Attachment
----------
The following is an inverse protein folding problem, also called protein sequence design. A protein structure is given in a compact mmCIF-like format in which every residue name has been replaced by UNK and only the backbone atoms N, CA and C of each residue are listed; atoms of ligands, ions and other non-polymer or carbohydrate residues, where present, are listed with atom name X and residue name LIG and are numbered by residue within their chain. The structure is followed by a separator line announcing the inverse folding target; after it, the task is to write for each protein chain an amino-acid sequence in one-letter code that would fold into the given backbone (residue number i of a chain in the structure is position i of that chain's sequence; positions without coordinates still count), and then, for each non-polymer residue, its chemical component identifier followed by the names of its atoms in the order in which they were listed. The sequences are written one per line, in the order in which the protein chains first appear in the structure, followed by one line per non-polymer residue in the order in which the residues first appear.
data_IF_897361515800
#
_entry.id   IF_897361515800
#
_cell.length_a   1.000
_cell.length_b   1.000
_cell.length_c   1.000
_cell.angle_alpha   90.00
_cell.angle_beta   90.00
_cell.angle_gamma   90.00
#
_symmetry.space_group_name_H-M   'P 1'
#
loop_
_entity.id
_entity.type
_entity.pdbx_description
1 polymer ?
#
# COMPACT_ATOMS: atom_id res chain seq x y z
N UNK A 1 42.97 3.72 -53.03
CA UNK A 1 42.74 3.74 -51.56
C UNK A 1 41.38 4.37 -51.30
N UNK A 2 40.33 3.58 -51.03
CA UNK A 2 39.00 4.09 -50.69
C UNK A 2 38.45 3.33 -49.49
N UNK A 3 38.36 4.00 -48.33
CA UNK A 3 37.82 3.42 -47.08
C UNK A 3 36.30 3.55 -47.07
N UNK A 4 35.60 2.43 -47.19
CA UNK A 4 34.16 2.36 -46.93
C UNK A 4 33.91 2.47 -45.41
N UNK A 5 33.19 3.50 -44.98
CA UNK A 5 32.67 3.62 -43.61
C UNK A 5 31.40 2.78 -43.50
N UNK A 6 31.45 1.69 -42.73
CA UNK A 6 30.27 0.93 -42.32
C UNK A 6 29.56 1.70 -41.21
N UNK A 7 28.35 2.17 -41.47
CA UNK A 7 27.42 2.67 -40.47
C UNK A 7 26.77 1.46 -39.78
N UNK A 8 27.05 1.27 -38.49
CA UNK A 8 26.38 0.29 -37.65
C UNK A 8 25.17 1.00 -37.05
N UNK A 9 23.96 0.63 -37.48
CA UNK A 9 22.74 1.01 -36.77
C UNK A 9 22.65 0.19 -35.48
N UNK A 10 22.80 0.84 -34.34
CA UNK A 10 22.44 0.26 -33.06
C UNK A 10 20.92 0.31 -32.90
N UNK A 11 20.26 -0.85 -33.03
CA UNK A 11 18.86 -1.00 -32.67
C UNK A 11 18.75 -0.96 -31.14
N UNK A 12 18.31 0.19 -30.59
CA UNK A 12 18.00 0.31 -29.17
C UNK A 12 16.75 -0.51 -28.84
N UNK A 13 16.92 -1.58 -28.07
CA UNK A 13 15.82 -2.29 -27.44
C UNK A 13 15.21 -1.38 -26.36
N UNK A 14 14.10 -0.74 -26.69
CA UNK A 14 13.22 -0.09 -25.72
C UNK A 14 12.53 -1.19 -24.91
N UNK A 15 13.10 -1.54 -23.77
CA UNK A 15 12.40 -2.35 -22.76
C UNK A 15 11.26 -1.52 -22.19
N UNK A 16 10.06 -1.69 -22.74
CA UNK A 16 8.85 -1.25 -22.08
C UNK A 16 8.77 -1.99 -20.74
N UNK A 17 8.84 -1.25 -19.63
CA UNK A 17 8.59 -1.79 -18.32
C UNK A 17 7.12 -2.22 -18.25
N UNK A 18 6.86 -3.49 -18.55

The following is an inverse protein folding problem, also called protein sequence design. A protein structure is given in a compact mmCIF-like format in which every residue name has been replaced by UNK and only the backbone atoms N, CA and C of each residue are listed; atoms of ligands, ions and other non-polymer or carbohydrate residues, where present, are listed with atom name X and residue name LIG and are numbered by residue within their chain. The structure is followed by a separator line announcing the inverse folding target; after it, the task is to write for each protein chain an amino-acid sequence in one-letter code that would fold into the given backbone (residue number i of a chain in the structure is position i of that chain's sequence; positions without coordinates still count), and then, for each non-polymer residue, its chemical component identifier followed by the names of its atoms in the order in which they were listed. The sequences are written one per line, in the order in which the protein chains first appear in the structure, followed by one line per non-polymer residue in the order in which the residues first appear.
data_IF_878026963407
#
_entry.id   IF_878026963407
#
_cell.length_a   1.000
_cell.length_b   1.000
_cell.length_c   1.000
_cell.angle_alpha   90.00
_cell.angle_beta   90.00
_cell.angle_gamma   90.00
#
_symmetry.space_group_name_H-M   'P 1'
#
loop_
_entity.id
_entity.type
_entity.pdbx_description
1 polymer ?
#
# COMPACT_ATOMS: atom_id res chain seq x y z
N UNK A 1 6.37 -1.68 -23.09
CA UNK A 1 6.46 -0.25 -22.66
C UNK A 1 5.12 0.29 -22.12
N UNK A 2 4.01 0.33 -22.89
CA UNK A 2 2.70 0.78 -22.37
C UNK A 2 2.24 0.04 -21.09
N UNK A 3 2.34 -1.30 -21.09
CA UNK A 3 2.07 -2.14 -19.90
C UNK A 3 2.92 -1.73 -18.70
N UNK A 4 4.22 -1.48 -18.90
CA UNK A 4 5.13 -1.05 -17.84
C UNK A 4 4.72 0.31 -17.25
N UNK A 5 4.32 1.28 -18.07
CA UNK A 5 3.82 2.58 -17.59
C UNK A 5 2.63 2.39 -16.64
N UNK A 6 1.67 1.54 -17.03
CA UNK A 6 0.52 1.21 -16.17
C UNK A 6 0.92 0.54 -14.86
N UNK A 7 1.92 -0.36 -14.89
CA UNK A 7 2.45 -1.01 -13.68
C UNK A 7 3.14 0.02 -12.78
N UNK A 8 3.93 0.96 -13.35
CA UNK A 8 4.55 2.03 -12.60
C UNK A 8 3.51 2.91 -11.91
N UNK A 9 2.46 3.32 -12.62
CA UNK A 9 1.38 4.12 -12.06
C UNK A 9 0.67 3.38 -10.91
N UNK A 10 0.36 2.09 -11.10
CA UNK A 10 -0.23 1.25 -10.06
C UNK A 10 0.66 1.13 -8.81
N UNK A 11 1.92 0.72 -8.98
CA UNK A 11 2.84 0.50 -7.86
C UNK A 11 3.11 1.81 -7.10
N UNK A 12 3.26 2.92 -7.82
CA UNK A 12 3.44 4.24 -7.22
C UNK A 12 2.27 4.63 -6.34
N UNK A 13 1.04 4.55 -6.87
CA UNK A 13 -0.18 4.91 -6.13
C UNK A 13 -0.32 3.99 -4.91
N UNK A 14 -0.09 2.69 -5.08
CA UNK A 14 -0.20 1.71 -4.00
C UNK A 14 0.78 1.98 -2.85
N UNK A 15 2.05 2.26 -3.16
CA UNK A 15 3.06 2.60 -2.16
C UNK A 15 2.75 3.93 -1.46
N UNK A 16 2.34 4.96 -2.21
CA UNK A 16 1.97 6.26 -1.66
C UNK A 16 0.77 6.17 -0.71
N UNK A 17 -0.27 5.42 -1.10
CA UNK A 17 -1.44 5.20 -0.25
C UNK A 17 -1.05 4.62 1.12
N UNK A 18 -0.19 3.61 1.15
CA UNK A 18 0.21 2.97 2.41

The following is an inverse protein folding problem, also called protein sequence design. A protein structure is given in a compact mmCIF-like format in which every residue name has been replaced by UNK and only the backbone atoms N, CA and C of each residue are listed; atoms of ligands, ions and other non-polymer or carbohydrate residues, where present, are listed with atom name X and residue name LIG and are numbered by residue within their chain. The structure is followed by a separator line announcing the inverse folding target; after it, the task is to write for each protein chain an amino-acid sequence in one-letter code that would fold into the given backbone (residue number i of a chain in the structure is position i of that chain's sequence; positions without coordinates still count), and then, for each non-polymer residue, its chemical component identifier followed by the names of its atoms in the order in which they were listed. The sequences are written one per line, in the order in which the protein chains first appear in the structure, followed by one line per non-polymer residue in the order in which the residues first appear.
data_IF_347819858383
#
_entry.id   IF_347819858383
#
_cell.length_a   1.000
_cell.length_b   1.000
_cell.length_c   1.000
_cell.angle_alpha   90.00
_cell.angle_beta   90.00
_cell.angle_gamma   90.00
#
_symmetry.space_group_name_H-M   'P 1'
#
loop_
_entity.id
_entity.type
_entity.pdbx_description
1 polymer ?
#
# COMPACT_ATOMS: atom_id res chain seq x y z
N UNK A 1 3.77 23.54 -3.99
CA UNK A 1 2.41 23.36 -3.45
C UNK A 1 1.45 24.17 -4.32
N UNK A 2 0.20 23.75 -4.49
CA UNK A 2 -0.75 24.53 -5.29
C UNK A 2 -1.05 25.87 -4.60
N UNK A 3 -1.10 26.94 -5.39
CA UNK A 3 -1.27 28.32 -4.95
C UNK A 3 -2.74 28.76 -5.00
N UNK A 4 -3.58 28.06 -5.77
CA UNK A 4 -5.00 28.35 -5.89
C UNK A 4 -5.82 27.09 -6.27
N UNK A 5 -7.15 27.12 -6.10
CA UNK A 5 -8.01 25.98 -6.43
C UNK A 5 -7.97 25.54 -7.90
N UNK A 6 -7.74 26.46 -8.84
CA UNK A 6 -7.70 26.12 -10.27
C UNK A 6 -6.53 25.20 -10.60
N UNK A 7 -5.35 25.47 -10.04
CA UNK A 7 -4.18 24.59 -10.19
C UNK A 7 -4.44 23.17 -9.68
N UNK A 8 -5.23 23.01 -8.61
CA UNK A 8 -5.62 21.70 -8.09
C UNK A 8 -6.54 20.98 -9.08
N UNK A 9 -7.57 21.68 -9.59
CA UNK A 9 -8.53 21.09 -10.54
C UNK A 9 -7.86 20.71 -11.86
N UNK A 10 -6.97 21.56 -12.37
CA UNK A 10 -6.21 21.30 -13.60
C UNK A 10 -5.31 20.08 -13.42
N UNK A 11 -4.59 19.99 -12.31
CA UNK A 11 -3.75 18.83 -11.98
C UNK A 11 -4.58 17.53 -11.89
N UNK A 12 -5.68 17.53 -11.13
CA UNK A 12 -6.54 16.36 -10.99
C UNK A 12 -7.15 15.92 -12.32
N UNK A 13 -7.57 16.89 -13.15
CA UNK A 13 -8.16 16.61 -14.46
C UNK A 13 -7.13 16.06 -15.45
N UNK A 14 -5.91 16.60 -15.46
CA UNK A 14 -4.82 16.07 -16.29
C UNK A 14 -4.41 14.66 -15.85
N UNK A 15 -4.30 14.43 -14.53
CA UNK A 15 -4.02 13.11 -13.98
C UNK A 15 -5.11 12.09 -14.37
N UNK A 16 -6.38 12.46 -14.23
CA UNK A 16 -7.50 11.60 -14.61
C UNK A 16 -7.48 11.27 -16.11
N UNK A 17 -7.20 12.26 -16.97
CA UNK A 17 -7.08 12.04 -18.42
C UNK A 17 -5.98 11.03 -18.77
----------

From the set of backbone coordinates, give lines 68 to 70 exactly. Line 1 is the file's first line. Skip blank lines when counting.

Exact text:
CA UNK A 16 8.85 -1.25 -22.08
C UNK A 16 8.77 -1.99 -20.74
N UNK A 17 8.84 -1.25 -19.63